“It’s great to see people back at the track. Even if we’re not conversing with people about our organization, just having those conversations and face-to-face interactions are so important. A lot of people have expressed interest in what we do. A lot of people don’t know we work really closely with the backstretch. They are the moving cogs of everything that goes on here, and it’s nice to be able to honor them and shine a light on all the great things they do.”


What inspired the name change from the Saratoga Equal Opportunity Council to LifeWorks? How much has that alteration helped express the true nature of your work to the community?

“It was a good name, but at the same time, it didn’t really speak to what we do as an organization. With LifeWorks – we call ourselves Life Workers. It gives people a better idea of what we do. Saratoga EOC wasn’t necessarily a cold name, but with LifeWorks, it shows we are working to make a better life for our constituents in whatever way that may be. We try to provide the best situation as possible, whether that’s through our food pantry or our family services program. We’re trying to help our neighbors because they are the backbone of what we do. We couldn’t do what we do without them.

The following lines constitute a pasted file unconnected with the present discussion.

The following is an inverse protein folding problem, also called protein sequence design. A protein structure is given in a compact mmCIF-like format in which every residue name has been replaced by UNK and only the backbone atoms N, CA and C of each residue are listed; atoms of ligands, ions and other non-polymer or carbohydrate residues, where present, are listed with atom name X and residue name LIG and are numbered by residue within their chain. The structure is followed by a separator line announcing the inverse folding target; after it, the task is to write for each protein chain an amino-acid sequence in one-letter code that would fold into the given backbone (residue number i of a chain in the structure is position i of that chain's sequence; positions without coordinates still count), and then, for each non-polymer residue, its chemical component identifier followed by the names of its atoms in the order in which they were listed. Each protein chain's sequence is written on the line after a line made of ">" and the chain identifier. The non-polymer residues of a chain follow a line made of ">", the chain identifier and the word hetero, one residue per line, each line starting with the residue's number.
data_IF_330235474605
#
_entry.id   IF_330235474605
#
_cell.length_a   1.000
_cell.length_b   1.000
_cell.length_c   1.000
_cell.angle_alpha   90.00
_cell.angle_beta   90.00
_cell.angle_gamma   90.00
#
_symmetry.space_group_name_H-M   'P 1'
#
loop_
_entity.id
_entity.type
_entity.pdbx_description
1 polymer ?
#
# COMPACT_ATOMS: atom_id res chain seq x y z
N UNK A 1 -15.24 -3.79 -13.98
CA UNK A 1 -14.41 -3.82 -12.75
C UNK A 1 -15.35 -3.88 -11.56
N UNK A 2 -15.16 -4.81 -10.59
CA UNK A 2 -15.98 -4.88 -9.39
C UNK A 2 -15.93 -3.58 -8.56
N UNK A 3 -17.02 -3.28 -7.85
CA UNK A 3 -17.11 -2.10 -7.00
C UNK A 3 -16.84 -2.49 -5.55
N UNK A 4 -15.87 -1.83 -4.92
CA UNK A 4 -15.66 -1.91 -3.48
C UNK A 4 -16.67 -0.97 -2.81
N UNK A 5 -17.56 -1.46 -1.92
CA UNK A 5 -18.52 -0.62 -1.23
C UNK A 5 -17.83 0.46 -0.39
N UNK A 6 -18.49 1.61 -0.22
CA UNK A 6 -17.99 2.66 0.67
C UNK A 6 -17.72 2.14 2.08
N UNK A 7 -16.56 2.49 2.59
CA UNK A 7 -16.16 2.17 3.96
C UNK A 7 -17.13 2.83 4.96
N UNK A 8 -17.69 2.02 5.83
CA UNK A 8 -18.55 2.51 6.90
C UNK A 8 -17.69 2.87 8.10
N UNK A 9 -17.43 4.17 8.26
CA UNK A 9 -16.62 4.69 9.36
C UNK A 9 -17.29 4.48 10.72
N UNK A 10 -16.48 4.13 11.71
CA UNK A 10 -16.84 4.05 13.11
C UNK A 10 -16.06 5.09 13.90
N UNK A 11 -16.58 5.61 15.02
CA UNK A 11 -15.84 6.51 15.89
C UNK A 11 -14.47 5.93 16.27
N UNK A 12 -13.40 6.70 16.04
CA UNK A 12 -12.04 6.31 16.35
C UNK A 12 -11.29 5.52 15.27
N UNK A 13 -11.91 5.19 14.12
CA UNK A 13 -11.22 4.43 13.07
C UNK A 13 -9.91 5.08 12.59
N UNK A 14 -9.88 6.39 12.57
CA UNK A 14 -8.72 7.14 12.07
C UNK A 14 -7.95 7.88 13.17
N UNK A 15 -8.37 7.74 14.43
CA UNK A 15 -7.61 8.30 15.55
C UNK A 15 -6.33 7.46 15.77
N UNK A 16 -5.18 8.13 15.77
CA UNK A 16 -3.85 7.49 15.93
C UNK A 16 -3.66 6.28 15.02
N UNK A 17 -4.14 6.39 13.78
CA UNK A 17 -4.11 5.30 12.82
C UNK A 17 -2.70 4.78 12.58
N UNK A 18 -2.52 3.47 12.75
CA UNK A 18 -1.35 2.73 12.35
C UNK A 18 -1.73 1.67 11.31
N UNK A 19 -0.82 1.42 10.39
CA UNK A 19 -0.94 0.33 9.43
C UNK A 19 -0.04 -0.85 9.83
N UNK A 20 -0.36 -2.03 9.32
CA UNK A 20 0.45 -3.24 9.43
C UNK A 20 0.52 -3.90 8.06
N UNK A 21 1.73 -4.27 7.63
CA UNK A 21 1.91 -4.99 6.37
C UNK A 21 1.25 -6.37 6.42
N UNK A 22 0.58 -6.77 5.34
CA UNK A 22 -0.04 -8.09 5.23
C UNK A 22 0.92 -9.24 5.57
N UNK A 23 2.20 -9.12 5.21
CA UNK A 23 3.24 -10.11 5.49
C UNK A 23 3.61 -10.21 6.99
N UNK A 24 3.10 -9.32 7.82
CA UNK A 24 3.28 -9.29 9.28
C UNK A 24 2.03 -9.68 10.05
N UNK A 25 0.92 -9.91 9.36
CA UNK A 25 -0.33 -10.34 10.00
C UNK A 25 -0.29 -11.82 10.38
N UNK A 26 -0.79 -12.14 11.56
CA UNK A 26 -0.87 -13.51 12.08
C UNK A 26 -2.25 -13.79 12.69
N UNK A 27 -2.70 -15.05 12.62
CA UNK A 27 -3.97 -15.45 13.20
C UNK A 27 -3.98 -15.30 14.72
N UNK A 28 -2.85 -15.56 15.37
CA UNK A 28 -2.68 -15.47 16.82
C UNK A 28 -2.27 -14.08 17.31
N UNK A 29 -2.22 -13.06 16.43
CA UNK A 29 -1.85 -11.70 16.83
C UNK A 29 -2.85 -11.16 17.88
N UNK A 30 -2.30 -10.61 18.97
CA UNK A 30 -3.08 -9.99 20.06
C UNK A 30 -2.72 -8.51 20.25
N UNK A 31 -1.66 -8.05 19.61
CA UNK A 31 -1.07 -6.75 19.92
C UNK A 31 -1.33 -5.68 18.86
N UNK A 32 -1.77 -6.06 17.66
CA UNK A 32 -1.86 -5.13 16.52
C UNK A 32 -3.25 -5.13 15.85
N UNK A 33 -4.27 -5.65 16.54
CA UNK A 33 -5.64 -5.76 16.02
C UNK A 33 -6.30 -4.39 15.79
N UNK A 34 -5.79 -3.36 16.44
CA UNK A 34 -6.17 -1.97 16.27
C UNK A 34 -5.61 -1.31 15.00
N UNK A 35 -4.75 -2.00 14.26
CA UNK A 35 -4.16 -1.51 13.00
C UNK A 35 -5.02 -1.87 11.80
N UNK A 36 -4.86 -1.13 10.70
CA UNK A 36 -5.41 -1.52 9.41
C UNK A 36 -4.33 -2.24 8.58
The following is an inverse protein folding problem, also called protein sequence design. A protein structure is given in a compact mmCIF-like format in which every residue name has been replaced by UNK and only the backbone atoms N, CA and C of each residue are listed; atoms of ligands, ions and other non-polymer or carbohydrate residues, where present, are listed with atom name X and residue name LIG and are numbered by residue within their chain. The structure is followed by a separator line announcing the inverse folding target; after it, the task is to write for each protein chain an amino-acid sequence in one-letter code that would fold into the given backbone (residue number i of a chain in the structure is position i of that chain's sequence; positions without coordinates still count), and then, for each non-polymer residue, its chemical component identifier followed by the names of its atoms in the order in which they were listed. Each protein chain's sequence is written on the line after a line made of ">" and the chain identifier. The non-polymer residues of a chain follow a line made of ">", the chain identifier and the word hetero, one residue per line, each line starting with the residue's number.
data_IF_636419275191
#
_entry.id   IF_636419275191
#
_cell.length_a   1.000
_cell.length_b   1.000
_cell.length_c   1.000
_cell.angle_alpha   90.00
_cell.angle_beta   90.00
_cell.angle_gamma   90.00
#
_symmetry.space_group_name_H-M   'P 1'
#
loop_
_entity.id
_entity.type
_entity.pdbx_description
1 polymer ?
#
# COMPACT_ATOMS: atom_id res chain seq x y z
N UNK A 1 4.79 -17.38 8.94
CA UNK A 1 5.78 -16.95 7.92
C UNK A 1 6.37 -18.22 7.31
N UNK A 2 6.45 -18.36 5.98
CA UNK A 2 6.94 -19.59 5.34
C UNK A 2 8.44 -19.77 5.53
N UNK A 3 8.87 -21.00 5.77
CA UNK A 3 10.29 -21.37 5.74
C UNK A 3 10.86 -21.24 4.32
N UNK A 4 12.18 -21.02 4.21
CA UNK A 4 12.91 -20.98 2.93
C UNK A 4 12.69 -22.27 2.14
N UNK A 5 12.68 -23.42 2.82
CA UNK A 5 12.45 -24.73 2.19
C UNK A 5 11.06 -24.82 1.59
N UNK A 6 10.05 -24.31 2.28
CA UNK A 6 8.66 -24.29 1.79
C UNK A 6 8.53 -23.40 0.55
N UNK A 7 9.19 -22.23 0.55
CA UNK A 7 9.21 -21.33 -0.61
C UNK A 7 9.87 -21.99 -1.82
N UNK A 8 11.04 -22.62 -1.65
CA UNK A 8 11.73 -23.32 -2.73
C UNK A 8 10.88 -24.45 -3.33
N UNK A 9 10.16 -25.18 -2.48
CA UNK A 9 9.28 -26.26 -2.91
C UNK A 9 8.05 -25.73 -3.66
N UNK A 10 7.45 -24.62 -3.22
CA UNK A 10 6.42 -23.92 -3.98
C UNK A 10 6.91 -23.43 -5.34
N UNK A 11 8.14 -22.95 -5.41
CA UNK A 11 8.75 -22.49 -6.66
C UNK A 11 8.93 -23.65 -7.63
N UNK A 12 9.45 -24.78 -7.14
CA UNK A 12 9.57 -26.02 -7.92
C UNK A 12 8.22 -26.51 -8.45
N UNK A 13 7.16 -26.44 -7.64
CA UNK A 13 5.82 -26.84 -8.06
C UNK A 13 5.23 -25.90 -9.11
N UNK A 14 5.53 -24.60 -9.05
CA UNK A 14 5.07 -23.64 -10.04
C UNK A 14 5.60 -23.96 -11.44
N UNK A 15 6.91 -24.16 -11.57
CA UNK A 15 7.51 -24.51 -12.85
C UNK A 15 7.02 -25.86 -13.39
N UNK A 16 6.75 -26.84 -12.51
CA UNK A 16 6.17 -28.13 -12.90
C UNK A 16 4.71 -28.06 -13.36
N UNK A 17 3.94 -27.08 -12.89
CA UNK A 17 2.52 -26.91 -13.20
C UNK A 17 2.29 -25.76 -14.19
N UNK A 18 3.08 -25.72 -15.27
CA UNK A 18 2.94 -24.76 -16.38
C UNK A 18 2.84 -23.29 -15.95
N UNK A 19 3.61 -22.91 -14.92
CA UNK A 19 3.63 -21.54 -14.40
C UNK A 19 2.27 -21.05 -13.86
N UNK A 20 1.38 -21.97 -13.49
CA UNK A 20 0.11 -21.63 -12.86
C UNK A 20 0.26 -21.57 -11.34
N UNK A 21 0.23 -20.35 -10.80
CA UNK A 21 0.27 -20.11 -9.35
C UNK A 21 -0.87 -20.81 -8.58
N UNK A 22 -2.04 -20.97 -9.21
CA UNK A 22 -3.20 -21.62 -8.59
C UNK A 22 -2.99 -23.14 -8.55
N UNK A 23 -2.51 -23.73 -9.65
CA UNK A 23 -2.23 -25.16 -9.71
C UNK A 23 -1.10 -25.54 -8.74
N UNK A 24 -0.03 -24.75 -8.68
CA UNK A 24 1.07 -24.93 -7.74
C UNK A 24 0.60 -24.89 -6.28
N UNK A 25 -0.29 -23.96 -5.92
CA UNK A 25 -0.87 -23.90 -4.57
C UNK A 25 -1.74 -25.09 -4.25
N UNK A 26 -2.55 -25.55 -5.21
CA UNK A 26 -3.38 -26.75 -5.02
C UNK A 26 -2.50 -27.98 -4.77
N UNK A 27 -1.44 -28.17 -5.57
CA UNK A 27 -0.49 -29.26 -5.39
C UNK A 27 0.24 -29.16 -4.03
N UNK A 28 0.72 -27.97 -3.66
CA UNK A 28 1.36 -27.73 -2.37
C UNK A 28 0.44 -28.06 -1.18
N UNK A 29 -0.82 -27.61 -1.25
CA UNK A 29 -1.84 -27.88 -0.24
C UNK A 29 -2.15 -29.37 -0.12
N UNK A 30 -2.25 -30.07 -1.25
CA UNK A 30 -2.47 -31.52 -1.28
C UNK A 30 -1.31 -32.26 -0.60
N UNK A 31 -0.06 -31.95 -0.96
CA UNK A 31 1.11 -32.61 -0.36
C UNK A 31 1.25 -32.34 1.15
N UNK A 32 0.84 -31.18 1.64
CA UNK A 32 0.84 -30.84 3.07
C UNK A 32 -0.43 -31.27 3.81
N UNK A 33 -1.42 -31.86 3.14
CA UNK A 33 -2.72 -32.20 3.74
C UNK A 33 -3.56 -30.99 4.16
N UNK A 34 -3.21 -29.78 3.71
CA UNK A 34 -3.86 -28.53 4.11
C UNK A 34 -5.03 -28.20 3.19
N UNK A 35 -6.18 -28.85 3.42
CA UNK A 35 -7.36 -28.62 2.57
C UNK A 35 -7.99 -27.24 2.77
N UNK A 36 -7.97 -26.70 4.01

“It’s been a little difficult because people think we’re two separate entities when we are the same. We’ve really tried to drive home that name change, so that people see us at LifeWorks.”


How was the family services component of LifeWorks been received?